LeGrand expresses hope in research


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Photo by Willy Mellot |

Eric LeGrand, a School of Arts and Sciences junior, left, and Dr. Wise Young, Legrand’s physical therapist and mentor, reflects on life difficulties with spinal cord injury on?Wednesday at the Busch Campus Center.


Eric LeGrand took the stage Wednesday in front of an audience of 70 people at the Busch Campus Center to present his outlook for the future, reflecting the event’s theme of “Don’t Stop Believing.”

Dr. Wise Young,  his physical therapist and mentor, held the microphone for LeGrand as he recalled his injury during the Oct. 16, 2010 Scarlet Knights football game against Army’s Black Knights in the Meadowlands Stadium.

“When I first got hurt, I was laying on that field, and I felt like I knocked the wind out of myself,” LeGrand said. “Coach [Greg] Schiano came running up to me and said ‘you just got to keep praying, you just got to fight.’”

LeGrand said he saw his mother before he was taken off the field and assured her that he would be “all right.”

After seeing his mother, LeGrand said he “blacked out” and was unable to remember anything that happened until the following Wednesday, four days after his injury.

“The first year, you face things you’ve never faced in your whole life,” LeGrand said.

Young, director of the Unversity’s W.M. Keck Center for Collaborative Neuroscience said he first met LeGrand about six weeks after his injury.

Young said he told LeGrand that he was working on therapies for chronic spinal cord injuries and that he wanted LeGrand to feel that he was not alone.

“I want to make sure that Eric understands that we are here working for him,” Young said. “He’s my hero. He always was poised. He always had this confidence that he was able to do this.”

LeGrand said he began therapy with a lot of stretching and soon progressed to therapies, such as what he called “the standing frame” where LeGrand would be able to stand with assistance from a mechanical frame.

“I would get dizzy a lot and start feeling like I was going to pass out,” LeGrand said about his early attempts to stand.

LeGrand said he was able to fight through the pain, using his supporters as inspiration for his continued therapy.

“How can you give up?” LeGrand said. “I take it as a responsibility every day to get through therapy.”

LeGrand said his efforts paid off when he released a picture of himself standing on July 13, 2011 along with a tweet that read: “Standing tall, we can’t fall. Standing upright again #bELieve52 #TeamUSA.”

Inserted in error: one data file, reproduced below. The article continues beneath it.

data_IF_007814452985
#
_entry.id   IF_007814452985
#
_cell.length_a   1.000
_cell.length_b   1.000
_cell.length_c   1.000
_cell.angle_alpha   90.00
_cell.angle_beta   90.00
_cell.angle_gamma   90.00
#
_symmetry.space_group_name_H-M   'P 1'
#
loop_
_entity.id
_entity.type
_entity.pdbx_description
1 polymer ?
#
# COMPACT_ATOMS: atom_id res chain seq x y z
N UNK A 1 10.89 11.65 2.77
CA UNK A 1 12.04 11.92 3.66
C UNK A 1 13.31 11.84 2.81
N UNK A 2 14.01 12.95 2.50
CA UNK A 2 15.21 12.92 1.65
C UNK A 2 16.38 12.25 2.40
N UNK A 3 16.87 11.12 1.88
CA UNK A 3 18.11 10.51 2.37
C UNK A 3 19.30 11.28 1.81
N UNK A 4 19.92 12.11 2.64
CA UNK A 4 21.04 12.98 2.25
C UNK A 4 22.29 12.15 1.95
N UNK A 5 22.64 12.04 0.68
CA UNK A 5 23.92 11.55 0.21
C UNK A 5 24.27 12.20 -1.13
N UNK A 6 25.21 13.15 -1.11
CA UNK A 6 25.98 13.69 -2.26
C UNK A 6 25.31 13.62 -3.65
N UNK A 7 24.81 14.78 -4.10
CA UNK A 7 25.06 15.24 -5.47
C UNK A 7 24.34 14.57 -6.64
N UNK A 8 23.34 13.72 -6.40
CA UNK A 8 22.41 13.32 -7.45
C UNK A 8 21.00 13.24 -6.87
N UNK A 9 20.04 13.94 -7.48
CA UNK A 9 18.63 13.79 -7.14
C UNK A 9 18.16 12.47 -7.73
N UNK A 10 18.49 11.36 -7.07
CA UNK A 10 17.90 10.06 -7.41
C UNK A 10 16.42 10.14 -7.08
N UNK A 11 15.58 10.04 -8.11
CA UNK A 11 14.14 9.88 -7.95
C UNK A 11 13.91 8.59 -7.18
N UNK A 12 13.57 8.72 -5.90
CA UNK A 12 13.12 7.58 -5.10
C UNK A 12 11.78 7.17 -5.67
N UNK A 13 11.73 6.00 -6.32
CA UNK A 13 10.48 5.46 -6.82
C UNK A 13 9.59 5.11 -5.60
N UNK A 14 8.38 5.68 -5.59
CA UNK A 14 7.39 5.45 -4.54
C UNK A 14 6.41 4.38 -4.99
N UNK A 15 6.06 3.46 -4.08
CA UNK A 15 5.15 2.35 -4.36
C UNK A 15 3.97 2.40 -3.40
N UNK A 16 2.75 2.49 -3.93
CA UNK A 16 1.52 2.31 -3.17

“The therapists can’t tell you what it is. I can’t tell you what it is. It’s just a blessing to me,” LeGrand said.

As for the future, LeGrand said he plans to be a broadcaster for ESPN.

“After I get my degree, I want to go into broadcasting,” LeGrand said. “I’m hoping to work with ESPN in the next two years.”

Dr. Young said he applauds LeGrand’s efforts both physically and in the classroom.

“Eric was taking classes again in January through Skype and doing his physical therapy at the same time,” Young said.

The event, sponsored by Student Society for Stem Cell Research, also featured musical performances by the student a cappella group Deep Treble, the University yo-yo club, and rapper ProfessirX, a victim of a spinal cord injury himself.

ProfessirX, also known as Richard Gaskin, became paralyzed after he was shot in the neck and now devotes his time to rapping about the need for a cure.

The title of the first song he performed, “I Believe,” promoted the idea of not only using stem cell research for spinal cord injuries, but also other conditions that could benefit from stem cells.

“Everybody has got to believe there’s a chance for me to get out of this chair,” Thomas said in the song. “And if it ain’t me, it’s the kids of the future.”

LeGrand said with the help of some of his teammates, classes via Skype were just like being in attendance physically.

“My teammates would put the laptop right up front so once I put my headphones on, it was just like being there,” LeGrand said.

Since Young first arrived at the University 15 years ago, he has seen a rise in spinal cord injury research.

LeGrand said he is confident in Young and his staff, claiming that a cure is on its way.

“I know that this man right here will find a cure for all of us,” he said. “And then we’re going to party.”

All proceeds from the event’s admission went to the Central Jersey Spinal Cord Injury Association Inc., which is affiliated with LeGrand.


By Adam Uzialko

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